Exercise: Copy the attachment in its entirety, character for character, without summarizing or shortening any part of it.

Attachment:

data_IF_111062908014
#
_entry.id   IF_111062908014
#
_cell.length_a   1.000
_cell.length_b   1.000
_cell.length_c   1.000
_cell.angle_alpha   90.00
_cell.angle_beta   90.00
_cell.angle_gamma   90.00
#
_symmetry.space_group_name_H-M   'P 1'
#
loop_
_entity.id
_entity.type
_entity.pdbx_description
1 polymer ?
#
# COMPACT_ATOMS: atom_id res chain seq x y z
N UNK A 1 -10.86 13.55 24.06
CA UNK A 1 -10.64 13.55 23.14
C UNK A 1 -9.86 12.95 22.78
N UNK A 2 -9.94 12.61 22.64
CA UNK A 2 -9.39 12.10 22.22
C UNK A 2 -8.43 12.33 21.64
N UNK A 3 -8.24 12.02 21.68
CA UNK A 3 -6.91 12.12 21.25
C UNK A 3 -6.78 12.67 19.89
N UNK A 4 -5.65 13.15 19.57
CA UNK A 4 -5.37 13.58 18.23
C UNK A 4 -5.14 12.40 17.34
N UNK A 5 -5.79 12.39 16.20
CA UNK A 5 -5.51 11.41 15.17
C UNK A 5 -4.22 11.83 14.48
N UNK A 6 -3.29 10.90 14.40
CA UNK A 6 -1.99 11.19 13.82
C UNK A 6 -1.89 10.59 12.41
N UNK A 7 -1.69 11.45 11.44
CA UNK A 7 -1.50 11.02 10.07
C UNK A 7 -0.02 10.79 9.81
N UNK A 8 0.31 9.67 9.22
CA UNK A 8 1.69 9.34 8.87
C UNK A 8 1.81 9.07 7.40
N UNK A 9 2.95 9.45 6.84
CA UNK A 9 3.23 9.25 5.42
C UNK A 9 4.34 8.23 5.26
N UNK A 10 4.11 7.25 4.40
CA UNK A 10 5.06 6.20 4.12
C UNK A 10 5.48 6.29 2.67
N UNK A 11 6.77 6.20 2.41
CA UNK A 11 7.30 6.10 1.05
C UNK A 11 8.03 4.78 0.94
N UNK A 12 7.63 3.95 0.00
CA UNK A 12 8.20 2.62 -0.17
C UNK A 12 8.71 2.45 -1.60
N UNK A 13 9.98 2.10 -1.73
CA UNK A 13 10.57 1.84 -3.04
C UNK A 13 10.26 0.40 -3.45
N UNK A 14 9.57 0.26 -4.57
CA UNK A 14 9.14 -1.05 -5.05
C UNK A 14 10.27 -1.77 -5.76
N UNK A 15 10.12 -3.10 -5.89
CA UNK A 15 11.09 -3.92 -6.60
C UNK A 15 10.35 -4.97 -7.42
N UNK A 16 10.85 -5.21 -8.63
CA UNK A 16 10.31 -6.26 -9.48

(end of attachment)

data_IF_111062908014
#
_entry.id   IF_111062908014
#
_cell.length_a   1.000
_cell.length_b   1.000
_cell.length_c   1.000
_cell.angle_alpha   90.00
_cell.angle_beta   90.00
_cell.angle_gamma   90.00
#
_symmetry.space_group_name_H-M   'P 1'
#
loop_
_entity.id
_entity.type
_entity.pdbx_description
1 polymer ?
#
# COMPACT_ATOMS: atom_id res chain seq x y z
N UNK A 1 -10.86 13.55 24.06
CA UNK A 1 -10.64 13.55 23.14
C UNK A 1 -9.86 12.95 22.78
N UNK A 2 -9.94 12.61 22.64
CA UNK A 2 -9.39 12.10 22.22
C UNK A 2 -8.43 12.33 21.64
N UNK A 3 -8.24 12.02 21.68
CA UNK A 3 -6.91 12.12 21.25
C UNK A 3 -6.78 12.67 19.89
N UNK A 4 -5.65 13.15 19.57
CA UNK A 4 -5.37 13.58 18.23
C UNK A 4 -5.14 12.40 17.34
N UNK A 5 -5.79 12.39 16.20
CA UNK A 5 -5.51 11.41 15.17
C UNK A 5 -4.22 11.83 14.48
N UNK A 6 -3.29 10.90 14.40
CA UNK A 6 -1.99 11.19 13.82
C UNK A 6 -1.89 10.59 12.41
N UNK A 7 -1.69 11.45 11.44
CA UNK A 7 -1.50 11.02 10.07
C UNK A 7 -0.02 10.79 9.81
N UNK A 8 0.31 9.67 9.22
CA UNK A 8 1.69 9.34 8.87
C UNK A 8 1.81 9.07 7.40
N UNK A 9 2.95 9.45 6.84
CA UNK A 9 3.23 9.25 5.42
C UNK A 9 4.34 8.23 5.26
N UNK A 10 4.11 7.25 4.40
CA UNK A 10 5.06 6.20 4.12
C UNK A 10 5.48 6.29 2.67
N UNK A 11 6.77 6.20 2.41
CA UNK A 11 7.30 6.10 1.05
C UNK A 11 8.03 4.78 0.94
N UNK A 12 7.63 3.95 0.00
CA UNK A 12 8.20 2.62 -0.17
C UNK A 12 8.71 2.45 -1.60
N UNK A 13 9.98 2.10 -1.73
CA UNK A 13 10.57 1.84 -3.04
C UNK A 13 10.26 0.40 -3.45
N UNK A 14 9.57 0.26 -4.57
CA UNK A 14 9.14 -1.05 -5.05
C UNK A 14 10.27 -1.77 -5.76
N UNK A 15 10.12 -3.10 -5.89
CA UNK A 15 11.09 -3.92 -6.60
C UNK A 15 10.35 -4.97 -7.42
N UNK A 16 10.85 -5.21 -8.63
CA UNK A 16 10.31 -6.26 -9.48